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Tolerance canceled in Georgia02.04.2013 | 14:01
Traditionally influential in Georgia Patriarchate has issued a statement about the threat of separatism in case of ratification of the European Charter for Regional or Minority Languages, giving an opportunity to grant the languages of minorities the status of the regional language.
Georgian Patriarchate warns - discussion of the issue of regional and minority languages contains the danger of the growth of separatist movements. This statement, on behalf of the Patriarch of All Georgia Ilia II who has departed for treatment in Finland, was made by his personal secretary Michael Botkoveli right at the Tbilisi airport. "Until the issue of knowledge of the state language among the national minorities is resolved, and prior to the restoration of the territorial integrity of Georgia, ratification of the Charter by the Parliament, in our opinion, is unacceptable," said Botkoveli.
When joining the Council of Europe in April 1999, Georgia committed itself to sign and ratify the Charter within the year, but failed to do that. Some regional languages are not recognized in Georgia as languages, but are considered the dialects of the Georgian, and the dialects of the state language are not entitled to protection under the Charter.
According to analysts, the right approach to the problem will not cause secessionist sentiment after ratification of this document. At the same time, all in one voice insists that, first of all, they should teach the national minorities the state language and then speak about the rights of regional languages and national minorities.
"Opponents of ratification of the Charter are afraid this may strengthen separatist tendencies in Samtskhe-Javakheti. In other words, there can arise certain problems of the unity of the country," political expert Georgi Khutsishvili said in an interview to the Big Caucasus. "We are talking about the danger of alienation of the region. Imagine the situation: after the adoption of the law residents of Samtskhe-Javakheti may say, why should they speak Georgian? Our regional language is Armenian, so learn the language and speak Armenian. But in fact this danger does not exist. The Charter does not mention how the government must fulfill it. This is the matter of the countries that have signed the Charter. I do not see any separatist tendencies in Samtskhe- Javakheti, people just need to improve social conditions. At the same time, they demand to make Georgian legislation and white papers more accessible. Though there is a paradoxical situation - many cannot speak Armenian and communicate in Russian. This is quite complicated issue, but I'm sure it can be solved without further problems. Naturally, each country defines its own way of the implementation of the recommendations - it is written in the document; the country even may refrain from fulfillment of certain items.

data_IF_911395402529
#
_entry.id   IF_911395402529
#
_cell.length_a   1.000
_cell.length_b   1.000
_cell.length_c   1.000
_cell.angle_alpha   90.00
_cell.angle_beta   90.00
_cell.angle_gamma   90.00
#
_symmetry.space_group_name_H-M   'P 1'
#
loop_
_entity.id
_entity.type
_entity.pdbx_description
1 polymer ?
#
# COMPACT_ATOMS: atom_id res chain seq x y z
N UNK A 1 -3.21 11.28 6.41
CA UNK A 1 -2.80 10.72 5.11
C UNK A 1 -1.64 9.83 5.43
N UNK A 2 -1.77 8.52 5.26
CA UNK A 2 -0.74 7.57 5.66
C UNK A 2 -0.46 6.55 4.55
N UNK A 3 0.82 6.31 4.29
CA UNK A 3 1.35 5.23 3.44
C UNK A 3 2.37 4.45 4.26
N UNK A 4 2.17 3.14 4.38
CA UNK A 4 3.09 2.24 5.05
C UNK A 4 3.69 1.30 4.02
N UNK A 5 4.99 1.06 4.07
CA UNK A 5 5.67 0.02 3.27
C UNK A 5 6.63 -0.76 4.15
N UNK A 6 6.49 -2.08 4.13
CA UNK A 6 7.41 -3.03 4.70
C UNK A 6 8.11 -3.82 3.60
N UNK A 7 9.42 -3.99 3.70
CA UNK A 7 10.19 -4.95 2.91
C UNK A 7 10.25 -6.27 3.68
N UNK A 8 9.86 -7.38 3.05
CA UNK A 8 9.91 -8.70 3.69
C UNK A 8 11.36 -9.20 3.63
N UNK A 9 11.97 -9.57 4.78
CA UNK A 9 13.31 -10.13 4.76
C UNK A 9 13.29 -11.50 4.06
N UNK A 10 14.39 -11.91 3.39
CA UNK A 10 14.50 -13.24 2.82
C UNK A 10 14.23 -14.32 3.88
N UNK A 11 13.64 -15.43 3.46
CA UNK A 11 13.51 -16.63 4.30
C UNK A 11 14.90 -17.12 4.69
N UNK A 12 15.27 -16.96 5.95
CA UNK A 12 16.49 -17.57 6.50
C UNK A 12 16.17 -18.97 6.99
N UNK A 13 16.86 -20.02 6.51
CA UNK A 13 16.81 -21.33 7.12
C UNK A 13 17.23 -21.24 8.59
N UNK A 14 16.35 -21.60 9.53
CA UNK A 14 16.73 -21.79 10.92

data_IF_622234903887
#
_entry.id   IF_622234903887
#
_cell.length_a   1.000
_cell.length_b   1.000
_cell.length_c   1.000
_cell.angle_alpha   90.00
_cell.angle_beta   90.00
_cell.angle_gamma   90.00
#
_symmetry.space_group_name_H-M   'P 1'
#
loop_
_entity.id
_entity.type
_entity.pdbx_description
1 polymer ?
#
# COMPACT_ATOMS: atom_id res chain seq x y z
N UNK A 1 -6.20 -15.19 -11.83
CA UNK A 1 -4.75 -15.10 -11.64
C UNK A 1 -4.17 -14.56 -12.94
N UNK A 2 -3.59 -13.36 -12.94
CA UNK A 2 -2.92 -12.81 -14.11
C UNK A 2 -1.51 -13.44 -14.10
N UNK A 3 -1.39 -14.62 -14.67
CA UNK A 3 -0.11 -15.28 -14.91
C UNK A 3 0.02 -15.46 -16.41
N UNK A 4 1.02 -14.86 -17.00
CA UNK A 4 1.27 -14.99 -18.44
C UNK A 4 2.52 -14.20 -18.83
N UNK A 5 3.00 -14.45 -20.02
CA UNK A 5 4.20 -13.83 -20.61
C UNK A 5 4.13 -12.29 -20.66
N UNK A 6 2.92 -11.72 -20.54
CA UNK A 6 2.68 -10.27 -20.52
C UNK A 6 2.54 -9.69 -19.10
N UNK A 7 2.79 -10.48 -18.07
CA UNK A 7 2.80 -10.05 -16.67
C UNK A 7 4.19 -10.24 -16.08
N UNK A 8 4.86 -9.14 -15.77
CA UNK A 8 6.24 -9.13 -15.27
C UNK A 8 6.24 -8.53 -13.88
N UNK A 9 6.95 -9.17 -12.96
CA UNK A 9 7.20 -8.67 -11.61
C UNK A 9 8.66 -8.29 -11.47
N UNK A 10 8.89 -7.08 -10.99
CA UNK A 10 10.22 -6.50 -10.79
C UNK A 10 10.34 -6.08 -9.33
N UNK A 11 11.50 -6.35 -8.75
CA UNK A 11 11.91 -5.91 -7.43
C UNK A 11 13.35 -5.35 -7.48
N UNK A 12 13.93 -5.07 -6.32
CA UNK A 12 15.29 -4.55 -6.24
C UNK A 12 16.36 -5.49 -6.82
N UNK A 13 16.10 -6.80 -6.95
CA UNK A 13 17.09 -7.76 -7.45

- How can you comment on the statement of the Patriarchate of Georgia?
- As for the Patriarchate's statements, I can say that it is caused by certain instability in the country - a change of government, the tension of recent months, and the discussion of this issue can cause unhealthy tension. Today, the government may start the discussion, but they are unable to solve all these problems soon. At the same time, I consider it wrong to link this issue to the restoration of Georgia's territorial integrity, since in this case it would mean that Georgia is not going to discuss it in the near future," said Khutsishvili.
Expert Soso Tsiskarishvili also recalls that until recently, the "working" language of communication with the non-Georgian population was the Russian, but the policy of the previous government has led to the fact that today fewer Georgians and other ethnic groups in Georgia know the Russian, which creates problems for the citizens of the country and leads to alienation of some regions.
"I think the issue of regional languages can be discussed in those countries that have no problems with the state language. Existence of a regional language does not mean that people in these regions do not have to know the state language," political expert Soso Tsiskarishvili said in an interview to our edition. "Otherwise there is a risk of inciting separatism, which is certainly not in the interests of Georgia. If anyone is going to solve the issue, then, first of all, we need to talk about knowledge of the state language in these regions."
- But why the discussion of this issue has arisen now?
- Judging by the information from the media, recently General Secretary of the "United National Movement" Vano Merabishvili visited Samtskhe-Javakheti, met there with local people and gave them recommendations. In any case, Merabishvili has not denied this information. Perhaps, all of this is being done on the basis of the desire to arrange a cheap provocation. Today, there is such a situation when doctors in these regions cannot communicate with children in plain language, as well as with their parents, and only grandparents know the language to communicate with them. I believe they were to work through the issue of the Russian language when introducing some limitations, since this is the international language in the post-Soviet space, and this may affect only the citizens of Georgia.
Expert Nika Chitadze also encourages the authorities to show restrained attitude in discussing this issue.